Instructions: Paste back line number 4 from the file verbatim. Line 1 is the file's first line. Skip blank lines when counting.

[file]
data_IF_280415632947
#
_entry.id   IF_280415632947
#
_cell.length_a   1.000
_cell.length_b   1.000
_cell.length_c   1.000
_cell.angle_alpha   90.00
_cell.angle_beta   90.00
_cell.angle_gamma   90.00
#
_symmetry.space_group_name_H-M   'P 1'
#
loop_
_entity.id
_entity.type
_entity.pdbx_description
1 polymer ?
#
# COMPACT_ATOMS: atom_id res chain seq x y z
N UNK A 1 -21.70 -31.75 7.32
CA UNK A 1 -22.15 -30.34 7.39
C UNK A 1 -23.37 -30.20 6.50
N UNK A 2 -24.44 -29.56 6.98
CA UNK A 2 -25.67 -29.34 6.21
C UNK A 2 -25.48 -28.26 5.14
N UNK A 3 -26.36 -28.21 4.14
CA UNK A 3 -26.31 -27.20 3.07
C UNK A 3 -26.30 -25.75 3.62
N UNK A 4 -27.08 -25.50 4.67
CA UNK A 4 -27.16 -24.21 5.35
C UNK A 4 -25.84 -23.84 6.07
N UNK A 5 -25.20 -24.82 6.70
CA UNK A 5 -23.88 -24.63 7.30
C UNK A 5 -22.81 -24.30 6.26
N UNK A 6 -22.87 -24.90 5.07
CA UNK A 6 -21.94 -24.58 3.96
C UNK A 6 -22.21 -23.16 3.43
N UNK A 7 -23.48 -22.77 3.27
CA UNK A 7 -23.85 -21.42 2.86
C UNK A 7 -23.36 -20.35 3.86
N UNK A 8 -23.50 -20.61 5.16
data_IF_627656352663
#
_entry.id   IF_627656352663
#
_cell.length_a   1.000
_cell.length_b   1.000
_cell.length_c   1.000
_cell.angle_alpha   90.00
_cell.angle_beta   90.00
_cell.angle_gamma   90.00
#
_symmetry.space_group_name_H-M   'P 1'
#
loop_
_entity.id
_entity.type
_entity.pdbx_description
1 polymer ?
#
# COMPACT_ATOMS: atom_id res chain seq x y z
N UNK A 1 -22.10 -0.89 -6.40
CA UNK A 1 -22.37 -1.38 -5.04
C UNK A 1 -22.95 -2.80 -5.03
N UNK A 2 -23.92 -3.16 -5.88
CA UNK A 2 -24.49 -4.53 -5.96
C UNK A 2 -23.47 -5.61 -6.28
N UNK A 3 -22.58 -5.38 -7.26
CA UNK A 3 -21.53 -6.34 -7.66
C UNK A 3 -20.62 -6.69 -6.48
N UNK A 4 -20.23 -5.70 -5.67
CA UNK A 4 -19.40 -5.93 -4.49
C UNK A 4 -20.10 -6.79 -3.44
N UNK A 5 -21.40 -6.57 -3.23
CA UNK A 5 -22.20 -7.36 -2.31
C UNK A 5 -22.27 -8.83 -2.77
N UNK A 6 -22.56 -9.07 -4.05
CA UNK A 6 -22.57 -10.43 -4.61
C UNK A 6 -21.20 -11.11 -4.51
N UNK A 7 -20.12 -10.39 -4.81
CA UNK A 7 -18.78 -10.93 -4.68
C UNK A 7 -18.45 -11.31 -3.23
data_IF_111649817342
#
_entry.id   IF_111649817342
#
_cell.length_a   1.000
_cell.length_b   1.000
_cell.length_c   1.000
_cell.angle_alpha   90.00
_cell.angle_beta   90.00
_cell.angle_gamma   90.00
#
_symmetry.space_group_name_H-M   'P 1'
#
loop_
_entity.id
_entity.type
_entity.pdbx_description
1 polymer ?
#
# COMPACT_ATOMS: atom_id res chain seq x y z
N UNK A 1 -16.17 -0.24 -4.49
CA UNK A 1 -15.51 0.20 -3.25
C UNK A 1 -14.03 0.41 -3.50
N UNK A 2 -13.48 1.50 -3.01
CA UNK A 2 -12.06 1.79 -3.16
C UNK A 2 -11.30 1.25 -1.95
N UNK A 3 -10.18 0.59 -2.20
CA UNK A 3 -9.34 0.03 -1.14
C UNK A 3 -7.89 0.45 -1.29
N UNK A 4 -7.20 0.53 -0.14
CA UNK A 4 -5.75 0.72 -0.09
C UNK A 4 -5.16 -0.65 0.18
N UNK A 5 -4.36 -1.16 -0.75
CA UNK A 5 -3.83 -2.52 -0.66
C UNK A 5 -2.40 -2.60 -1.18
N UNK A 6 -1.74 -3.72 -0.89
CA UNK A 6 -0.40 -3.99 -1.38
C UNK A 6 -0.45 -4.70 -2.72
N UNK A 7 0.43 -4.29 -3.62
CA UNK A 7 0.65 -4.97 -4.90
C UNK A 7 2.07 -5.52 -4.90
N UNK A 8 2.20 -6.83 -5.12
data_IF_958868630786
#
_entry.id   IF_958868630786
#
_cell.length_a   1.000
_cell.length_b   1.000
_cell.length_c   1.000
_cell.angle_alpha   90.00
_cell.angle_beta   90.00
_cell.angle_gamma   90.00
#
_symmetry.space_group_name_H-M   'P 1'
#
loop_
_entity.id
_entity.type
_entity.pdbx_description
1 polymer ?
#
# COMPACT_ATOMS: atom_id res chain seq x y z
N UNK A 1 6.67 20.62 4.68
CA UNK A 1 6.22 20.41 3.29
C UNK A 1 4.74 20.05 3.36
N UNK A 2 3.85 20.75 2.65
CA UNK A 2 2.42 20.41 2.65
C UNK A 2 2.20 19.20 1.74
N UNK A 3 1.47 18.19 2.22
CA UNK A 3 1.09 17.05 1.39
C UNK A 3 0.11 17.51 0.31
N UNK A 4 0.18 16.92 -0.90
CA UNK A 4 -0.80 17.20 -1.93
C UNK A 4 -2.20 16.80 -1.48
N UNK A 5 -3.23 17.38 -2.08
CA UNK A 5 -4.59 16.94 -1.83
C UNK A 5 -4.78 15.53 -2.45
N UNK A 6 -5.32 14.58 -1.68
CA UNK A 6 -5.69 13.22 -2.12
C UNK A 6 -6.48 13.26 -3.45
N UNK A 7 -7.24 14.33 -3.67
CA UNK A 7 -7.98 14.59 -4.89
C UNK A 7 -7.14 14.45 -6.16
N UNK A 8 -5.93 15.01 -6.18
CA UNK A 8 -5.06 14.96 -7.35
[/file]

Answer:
#